and liquids do not seem to combine easily. They do however. Liquids can
exist in metastable states if there is an energy barrier to the formation
of droplets of a second phase in a homogeneous metastable parent phase.
The nucleation of the phase transition is assumed to be accomplished by
the thermal activation of incipient droplets of the second phase over
top the top of this barrier. One avenue to increase the probability to
overcome the barrier is to heat (superheat) the liquid. Such rapid superheatings
were published in Physical Review B for liquid
|The tensile strength
of water has been subject to measurement for over 150 years. Not unexpectedly,
it turns out that it has an important consequence in nature: the height
of trees is determined by the fact that water can sustain a tensile strength.
Was this not the case, trees would not exceed about 10 m in height. The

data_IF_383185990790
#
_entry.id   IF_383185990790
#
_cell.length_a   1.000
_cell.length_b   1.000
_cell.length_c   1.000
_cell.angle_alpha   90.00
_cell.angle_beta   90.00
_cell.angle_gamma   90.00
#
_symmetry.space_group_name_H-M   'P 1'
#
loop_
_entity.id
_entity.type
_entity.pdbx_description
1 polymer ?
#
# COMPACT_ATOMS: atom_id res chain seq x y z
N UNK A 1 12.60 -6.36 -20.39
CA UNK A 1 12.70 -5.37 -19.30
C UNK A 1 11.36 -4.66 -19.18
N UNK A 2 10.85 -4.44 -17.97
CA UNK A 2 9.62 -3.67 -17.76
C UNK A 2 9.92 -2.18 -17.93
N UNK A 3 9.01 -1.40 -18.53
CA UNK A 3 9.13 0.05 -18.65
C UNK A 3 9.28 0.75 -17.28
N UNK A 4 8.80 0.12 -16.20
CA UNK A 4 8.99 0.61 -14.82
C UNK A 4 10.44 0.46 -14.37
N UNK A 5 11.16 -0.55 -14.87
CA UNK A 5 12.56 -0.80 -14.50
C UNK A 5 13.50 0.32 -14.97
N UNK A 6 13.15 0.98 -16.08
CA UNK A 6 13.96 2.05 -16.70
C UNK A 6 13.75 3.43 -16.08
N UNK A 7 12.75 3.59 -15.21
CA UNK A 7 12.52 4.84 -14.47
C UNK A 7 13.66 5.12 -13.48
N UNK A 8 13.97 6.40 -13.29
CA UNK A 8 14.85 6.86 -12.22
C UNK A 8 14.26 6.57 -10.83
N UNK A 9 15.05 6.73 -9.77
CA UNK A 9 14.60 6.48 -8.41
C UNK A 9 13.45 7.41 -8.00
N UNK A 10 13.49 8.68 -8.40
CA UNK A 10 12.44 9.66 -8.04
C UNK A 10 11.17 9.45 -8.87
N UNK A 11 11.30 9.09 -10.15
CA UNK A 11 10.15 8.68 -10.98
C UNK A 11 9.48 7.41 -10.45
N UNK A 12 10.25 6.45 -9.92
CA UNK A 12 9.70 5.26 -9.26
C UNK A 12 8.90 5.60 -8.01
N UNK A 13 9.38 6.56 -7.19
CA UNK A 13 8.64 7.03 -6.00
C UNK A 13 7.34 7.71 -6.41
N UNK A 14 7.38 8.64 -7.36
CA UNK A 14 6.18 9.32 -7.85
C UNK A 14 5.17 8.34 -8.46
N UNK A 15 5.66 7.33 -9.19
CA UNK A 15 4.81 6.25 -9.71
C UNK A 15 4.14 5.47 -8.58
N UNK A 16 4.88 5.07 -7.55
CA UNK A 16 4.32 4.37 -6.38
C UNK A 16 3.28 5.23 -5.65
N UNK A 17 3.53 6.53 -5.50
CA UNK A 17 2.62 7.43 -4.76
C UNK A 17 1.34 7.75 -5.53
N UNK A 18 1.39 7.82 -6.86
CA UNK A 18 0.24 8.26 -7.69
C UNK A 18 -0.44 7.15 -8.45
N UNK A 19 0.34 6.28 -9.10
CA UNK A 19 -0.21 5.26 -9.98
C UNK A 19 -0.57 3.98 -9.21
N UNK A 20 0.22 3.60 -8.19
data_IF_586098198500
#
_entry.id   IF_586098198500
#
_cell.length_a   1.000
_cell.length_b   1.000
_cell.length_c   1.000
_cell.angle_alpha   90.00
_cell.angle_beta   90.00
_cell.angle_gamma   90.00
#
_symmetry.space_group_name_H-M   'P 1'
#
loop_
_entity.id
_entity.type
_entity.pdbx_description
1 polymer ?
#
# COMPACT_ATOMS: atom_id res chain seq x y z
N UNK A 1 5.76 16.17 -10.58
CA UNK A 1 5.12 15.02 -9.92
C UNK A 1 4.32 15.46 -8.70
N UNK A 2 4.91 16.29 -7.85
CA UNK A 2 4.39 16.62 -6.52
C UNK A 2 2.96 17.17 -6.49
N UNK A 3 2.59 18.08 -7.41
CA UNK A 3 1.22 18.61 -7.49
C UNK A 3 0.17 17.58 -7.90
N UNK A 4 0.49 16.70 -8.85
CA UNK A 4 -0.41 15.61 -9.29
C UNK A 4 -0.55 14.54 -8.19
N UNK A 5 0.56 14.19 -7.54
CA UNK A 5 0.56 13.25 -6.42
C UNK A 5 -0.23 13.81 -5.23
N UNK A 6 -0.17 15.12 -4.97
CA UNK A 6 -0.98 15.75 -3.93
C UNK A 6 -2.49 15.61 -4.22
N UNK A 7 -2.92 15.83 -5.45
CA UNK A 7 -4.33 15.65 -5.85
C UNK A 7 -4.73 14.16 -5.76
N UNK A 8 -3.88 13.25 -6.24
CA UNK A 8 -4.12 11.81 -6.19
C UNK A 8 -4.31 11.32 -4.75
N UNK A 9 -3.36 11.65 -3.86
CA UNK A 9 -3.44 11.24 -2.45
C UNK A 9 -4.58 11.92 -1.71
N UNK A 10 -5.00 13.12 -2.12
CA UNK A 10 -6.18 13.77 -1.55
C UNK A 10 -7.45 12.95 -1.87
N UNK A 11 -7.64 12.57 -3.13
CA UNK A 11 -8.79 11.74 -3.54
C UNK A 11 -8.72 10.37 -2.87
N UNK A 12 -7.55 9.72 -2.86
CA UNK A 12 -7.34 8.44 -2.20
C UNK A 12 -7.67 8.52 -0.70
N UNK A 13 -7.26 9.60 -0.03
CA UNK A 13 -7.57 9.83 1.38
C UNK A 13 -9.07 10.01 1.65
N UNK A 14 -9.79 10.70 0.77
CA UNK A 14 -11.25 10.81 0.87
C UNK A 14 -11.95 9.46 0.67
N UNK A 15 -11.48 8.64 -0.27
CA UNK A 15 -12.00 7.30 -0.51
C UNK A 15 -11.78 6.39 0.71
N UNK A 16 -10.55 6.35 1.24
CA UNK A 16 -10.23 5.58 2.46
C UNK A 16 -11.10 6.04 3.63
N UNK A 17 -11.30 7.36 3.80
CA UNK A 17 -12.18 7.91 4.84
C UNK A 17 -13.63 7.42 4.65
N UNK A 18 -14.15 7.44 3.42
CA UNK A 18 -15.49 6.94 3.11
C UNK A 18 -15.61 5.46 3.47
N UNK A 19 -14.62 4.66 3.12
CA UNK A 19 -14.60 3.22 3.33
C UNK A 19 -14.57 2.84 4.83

tensile strength also plays a role in dispersal of spores of certain ferns.
|The first measurement
of the tensile strength of liquid helium was measured in this laboratory
after many fruitless attempts by many other researchers. The obstacle
to overcome is heterogeneous nucleation of the vapor phase. Many causes
contribute to the heterogeneous nucleation, such as: formation of the
vapor phase at a surface, nucleation induced by cosmic rays, and nucleation
due to the presence of foreign gases dissolved in the liquid.
|The approach developed
by us determined the tensile strength of a liquid was as follows. The
cavitation limit was reached by focusing a short burst of ultrasound into
a small volume of helium and detecting the onset of cavitation by the
scattering of laser light. The first presentation was at the Cryogenic
Engineering Conference in 1987 and published in the proceedings.
were published in Physical Review B and J.
Applied Physics. In another paper, the tensile strength of nitrogen
|A cute review without
the reference to the truly first, pioneering, original, and correct experiment
at negative pressures in liquids and liquid helium in particular is: http://www.aip.org/pt/feb00/maris.htm